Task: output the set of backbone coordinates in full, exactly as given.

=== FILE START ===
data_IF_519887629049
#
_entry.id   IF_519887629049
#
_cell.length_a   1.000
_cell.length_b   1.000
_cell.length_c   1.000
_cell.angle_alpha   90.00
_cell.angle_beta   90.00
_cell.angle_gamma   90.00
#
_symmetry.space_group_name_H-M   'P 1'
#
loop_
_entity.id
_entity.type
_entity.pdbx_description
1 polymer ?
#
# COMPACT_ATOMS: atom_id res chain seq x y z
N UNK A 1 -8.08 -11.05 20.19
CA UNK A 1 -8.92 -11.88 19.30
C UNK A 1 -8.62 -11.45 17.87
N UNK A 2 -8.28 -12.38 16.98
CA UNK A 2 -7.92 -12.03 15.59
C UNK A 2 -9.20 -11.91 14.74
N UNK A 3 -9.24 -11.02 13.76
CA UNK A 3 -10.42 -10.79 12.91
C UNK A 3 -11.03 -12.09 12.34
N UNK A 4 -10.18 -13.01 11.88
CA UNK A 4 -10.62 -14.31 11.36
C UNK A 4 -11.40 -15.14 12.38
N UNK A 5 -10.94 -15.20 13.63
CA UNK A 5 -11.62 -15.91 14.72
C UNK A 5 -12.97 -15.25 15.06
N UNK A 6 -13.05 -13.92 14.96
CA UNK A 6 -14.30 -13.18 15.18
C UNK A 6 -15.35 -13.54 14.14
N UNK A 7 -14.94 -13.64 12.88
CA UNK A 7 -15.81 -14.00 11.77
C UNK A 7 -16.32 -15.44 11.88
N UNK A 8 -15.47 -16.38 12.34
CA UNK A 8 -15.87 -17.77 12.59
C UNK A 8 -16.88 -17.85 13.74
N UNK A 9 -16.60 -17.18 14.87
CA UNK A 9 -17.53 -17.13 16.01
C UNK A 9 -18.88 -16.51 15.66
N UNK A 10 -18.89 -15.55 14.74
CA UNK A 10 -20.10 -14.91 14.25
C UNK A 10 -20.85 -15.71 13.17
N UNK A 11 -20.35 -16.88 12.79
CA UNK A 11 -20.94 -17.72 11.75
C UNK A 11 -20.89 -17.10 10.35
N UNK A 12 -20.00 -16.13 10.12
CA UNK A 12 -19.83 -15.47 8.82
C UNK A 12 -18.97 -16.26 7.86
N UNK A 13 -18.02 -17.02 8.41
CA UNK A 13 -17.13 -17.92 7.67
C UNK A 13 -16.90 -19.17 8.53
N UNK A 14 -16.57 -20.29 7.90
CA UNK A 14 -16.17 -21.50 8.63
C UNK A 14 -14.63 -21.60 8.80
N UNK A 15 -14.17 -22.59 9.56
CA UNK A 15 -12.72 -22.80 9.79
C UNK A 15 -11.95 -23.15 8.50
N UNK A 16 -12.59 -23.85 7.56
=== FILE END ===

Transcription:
data_IF_519887629049
#
_entry.id   IF_519887629049
#
_cell.length_a   1.000
_cell.length_b   1.000
_cell.length_c   1.000
_cell.angle_alpha   90.00
_cell.angle_beta   90.00
_cell.angle_gamma   90.00
#
_symmetry.space_group_name_H-M   'P 1'
#
loop_
_entity.id
_entity.type
_entity.pdbx_description
1 polymer ?
#
# COMPACT_ATOMS: atom_id res chain seq x y z
N UNK A 1 -8.08 -11.05 20.19
CA UNK A 1 -8.92 -11.88 19.30
C UNK A 1 -8.62 -11.45 17.87
N UNK A 2 -8.28 -12.38 16.98
CA UNK A 2 -7.92 -12.03 15.59
C UNK A 2 -9.20 -11.91 14.74
N UNK A 3 -9.24 -11.02 13.76
CA UNK A 3 -10.42 -10.79 12.91
C UNK A 3 -11.03 -12.09 12.34
N UNK A 4 -10.18 -13.01 11.88
CA UNK A 4 -10.62 -14.31 11.36
C UNK A 4 -11.40 -15.14 12.38
N UNK A 5 -10.94 -15.20 13.63
CA UNK A 5 -11.62 -15.91 14.72
C UNK A 5 -12.97 -15.25 15.06
N UNK A 6 -13.05 -13.92 14.96
CA UNK A 6 -14.30 -13.18 15.18
C UNK A 6 -15.35 -13.54 14.14
N UNK A 7 -14.94 -13.64 12.88
CA UNK A 7 -15.81 -14.00 11.77
C UNK A 7 -16.32 -15.44 11.88
N UNK A 8 -15.47 -16.38 12.34
CA UNK A 8 -15.87 -17.77 12.59
C UNK A 8 -16.88 -17.85 13.74
N UNK A 9 -16.60 -17.18 14.87
CA UNK A 9 -17.53 -17.13 16.01
C UNK A 9 -18.88 -16.51 15.66
N UNK A 10 -18.89 -15.55 14.74
CA UNK A 10 -20.10 -14.91 14.25
C UNK A 10 -20.85 -15.71 13.17
N UNK A 11 -20.35 -16.88 12.79
CA UNK A 11 -20.94 -17.72 11.75
C UNK A 11 -20.89 -17.10 10.35
N UNK A 12 -20.00 -16.13 10.12
CA UNK A 12 -19.83 -15.47 8.82
C UNK A 12 -18.97 -16.26 7.86
N UNK A 13 -18.02 -17.02 8.41
CA UNK A 13 -17.13 -17.92 7.67
C UNK A 13 -16.90 -19.17 8.53
N UNK A 14 -16.57 -20.29 7.90
CA UNK A 14 -16.17 -21.50 8.63
C UNK A 14 -14.63 -21.60 8.80
N UNK A 15 -14.17 -22.59 9.56
CA UNK A 15 -12.72 -22.80 9.79
C UNK A 15 -11.95 -23.15 8.50
N UNK A 16 -12.59 -23.85 7.56